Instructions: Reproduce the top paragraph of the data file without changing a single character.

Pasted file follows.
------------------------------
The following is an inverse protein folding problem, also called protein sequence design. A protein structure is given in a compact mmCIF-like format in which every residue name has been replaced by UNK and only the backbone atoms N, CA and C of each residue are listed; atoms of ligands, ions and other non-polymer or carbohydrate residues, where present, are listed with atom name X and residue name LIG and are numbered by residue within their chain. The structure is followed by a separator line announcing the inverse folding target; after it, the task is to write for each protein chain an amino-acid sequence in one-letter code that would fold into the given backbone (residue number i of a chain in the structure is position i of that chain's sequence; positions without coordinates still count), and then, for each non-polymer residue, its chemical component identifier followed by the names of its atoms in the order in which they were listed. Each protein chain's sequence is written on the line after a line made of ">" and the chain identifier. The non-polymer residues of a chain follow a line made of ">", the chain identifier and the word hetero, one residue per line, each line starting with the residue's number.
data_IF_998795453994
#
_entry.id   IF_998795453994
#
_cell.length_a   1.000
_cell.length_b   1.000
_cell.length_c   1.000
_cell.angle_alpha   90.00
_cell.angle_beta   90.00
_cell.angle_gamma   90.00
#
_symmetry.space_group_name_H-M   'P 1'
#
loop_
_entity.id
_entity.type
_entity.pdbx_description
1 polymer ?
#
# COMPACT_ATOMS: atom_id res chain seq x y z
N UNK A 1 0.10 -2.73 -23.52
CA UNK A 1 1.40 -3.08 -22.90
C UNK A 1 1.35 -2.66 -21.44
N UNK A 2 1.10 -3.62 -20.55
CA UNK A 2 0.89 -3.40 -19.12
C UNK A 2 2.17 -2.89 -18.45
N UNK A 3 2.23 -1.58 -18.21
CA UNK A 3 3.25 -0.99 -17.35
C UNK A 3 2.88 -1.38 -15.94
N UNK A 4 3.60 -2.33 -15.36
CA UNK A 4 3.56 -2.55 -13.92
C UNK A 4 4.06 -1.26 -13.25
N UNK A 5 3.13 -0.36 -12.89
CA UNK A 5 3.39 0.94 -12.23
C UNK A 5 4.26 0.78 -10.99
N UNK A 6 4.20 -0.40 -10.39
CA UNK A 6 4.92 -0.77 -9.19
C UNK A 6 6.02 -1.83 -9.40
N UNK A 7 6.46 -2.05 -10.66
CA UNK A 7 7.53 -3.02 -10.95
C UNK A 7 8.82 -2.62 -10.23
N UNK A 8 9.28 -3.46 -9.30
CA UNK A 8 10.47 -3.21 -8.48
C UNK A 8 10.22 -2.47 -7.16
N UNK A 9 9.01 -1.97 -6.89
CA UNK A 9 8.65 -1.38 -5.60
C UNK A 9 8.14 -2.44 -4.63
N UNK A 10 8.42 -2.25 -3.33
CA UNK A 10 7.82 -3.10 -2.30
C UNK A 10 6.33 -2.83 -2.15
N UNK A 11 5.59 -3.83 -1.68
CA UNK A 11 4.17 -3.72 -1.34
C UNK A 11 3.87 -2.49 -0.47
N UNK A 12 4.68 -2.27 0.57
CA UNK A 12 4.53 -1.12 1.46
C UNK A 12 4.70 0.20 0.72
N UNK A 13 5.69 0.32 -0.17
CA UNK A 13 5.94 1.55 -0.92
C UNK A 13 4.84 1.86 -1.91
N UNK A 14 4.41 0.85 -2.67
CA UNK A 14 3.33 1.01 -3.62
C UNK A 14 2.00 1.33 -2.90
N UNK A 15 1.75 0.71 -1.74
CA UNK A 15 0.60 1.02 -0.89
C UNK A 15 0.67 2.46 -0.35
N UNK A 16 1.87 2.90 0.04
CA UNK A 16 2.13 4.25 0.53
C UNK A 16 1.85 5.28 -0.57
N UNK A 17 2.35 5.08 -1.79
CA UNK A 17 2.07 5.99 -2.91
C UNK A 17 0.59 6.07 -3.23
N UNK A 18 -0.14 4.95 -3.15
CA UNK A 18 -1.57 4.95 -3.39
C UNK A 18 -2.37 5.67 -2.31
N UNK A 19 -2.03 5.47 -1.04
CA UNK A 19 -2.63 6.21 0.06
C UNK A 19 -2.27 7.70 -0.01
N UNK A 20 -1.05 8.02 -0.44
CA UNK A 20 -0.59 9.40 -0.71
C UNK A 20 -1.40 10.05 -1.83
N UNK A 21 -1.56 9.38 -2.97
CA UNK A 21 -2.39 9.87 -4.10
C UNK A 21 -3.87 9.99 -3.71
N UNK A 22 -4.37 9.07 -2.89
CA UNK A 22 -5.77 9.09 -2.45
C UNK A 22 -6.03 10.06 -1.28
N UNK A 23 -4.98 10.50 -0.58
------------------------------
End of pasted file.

The following is an inverse protein folding problem, also called protein sequence design. A protein structure is given in a compact mmCIF-like format in which every residue name has been replaced by UNK and only the backbone atoms N, CA and C of each residue are listed; atoms of ligands, ions and other non-polymer or carbohydrate residues, where present, are listed with atom name X and residue name LIG and are numbered by residue within their chain. The structure is followed by a separator line announcing the inverse folding target; after it, the task is to write for each protein chain an amino-acid sequence in one-letter code that would fold into the given backbone (residue number i of a chain in the structure is position i of that chain's sequence; positions without coordinates still count), and then, for each non-polymer residue, its chemical component identifier followed by the names of its atoms in the order in which they were listed. Each protein chain's sequence is written on the line after a line made of ">" and the chain identifier. The non-polymer residues of a chain follow a line made of ">", the chain identifier and the word hetero, one residue per line, each line starting with the residue's number.